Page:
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Do parents of children with attention-deficit/hyperactivity disorder (ADHD) receive adequate information about the disorder and its treatments? A qualitative investigation

Authors Ahmed R, Borst J, Yong CW, Aslani P

Received 6 January 2014

Accepted for publication 11 February 2014

Published 8 May 2014 Volume 2014:8 Pages 661—670

DOI https://doi.org/10.2147/PPA.S60164

Checked for plagiarism Yes

Review by Single-blind

Peer reviewer comments 4

Rana Ahmed,1 Jacqueline M Borst,2 Cheng Wei Yong,3 Parisa Aslani1

1Faculty of Pharmacy, The University of Sydney, Sydney, NSW, Australia; 2Department of Pharmaceutical Sciences, Utrecht University, Utrecht, the Netherlands; 3School of Pharmacy, The University of Nottingham, Nottingham, UK

Background: Attention-deficit/hyperactivity disorder (ADHD) is the most prevalent pediatric neurodevelopmental condition, commonly treated using pharmacological agents such as stimulant medicines. The use of these agents remains contentious, placing parents in a difficult position when deciding to initiate and/or continue their child's treatment. Parents refer to a range of information sources to assist with their treatment decision-making. This qualitative study aimed to investigate 1) parents' ADHD-related knowledge pre- and post-diagnosis, 2) the information sources accessed by parents, 3) whether parents' information needs were met post-diagnosis, and 4) parents' views about strategies to meet their information needs.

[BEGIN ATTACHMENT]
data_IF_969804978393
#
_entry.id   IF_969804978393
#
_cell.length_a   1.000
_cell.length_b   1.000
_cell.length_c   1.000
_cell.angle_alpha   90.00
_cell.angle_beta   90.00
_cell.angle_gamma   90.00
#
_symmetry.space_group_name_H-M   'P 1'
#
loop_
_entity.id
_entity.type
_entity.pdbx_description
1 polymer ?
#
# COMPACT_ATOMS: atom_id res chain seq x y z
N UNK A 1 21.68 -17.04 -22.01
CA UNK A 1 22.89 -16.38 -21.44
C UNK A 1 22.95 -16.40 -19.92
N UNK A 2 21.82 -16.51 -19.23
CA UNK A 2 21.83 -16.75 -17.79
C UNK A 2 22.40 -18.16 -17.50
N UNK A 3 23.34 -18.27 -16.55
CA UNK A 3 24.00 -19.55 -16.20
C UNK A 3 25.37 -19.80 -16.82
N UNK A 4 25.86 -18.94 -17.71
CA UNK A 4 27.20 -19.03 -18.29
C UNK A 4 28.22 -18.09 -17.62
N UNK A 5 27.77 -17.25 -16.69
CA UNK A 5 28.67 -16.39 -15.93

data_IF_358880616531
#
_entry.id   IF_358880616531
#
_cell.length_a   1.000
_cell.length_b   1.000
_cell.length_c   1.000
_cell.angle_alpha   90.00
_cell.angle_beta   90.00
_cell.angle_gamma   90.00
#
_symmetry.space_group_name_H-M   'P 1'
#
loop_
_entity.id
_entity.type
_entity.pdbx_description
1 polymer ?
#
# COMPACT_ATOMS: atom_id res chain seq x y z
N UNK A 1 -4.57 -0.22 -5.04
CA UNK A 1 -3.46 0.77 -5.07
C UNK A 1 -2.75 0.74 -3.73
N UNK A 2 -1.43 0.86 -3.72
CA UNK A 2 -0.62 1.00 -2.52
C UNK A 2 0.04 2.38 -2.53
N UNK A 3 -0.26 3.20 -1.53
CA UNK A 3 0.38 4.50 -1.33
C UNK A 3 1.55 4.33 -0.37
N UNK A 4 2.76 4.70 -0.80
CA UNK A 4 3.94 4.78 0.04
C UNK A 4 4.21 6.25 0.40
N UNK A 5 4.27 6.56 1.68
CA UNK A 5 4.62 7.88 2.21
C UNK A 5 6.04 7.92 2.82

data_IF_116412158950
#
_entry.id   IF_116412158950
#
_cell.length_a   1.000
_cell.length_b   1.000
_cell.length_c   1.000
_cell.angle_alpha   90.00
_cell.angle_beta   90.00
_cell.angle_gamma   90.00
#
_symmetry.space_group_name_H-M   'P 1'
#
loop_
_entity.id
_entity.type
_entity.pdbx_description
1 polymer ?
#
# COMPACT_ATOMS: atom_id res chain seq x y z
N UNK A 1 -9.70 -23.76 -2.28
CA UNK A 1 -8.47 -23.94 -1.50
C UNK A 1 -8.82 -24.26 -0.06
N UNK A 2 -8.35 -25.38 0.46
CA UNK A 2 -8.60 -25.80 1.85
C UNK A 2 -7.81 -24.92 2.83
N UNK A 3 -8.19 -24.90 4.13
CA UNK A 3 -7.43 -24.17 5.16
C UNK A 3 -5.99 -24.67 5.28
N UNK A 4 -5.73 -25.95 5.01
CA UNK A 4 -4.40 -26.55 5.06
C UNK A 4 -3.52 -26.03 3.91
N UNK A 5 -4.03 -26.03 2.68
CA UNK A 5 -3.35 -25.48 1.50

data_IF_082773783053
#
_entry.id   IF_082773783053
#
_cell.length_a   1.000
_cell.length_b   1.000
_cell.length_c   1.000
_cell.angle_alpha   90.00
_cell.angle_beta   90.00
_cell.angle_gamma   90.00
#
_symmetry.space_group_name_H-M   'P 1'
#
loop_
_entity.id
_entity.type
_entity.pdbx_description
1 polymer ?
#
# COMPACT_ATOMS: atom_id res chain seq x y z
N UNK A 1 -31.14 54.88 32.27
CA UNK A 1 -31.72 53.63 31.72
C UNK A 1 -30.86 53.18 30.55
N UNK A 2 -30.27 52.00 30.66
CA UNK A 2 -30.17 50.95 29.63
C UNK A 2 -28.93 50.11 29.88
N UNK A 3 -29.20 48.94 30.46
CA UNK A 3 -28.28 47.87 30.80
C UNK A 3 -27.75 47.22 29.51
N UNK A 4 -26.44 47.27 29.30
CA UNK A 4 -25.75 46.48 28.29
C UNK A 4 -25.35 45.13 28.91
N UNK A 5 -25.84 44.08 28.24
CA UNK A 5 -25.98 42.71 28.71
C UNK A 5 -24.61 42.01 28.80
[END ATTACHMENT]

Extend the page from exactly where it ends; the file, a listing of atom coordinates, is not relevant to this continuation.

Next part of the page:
Methods: Three focus groups (n=16 parents), each lasting 1.0–1.5 hours were conducted. Focus groups were audio-recorded and transcribed verbatim. Transcripts were analyzed using the framework method, coded, and categorized into themes.
Results: Generally, parents had limited ADHD-related knowledge prior to their child's diagnosis and perceived prescription medicines indicated for ADHD in a negative context. Parents reported improved knowledge after their child's diagnosis; however, they expressed dissatisfaction with information that they accessed, which was often technical and not tailored to their child's needs. Verbal information sought from health care professionals was viewed to be reliable but generally medicine-focused and not necessarily comprehensive. Parents identified a need for concise, tailored information about ADHD, the medicines used for its treatment, and changes to their child's medication needs with age. They also expressed a desire for increased availability of support groups and tools to assist them in sourcing information from health care professionals during consultations, such as question prompt lists.
Conclusion: There are gaps in parents' knowledge about ADHD and its treatment, and an expressed need for tailored and reliable information. Future research needs to focus on providing parents with avenues to access concise, reliable, and relevant information and support in order to empower them to make the best treatment decision for their child.

Keywords: information needs, question prompt list


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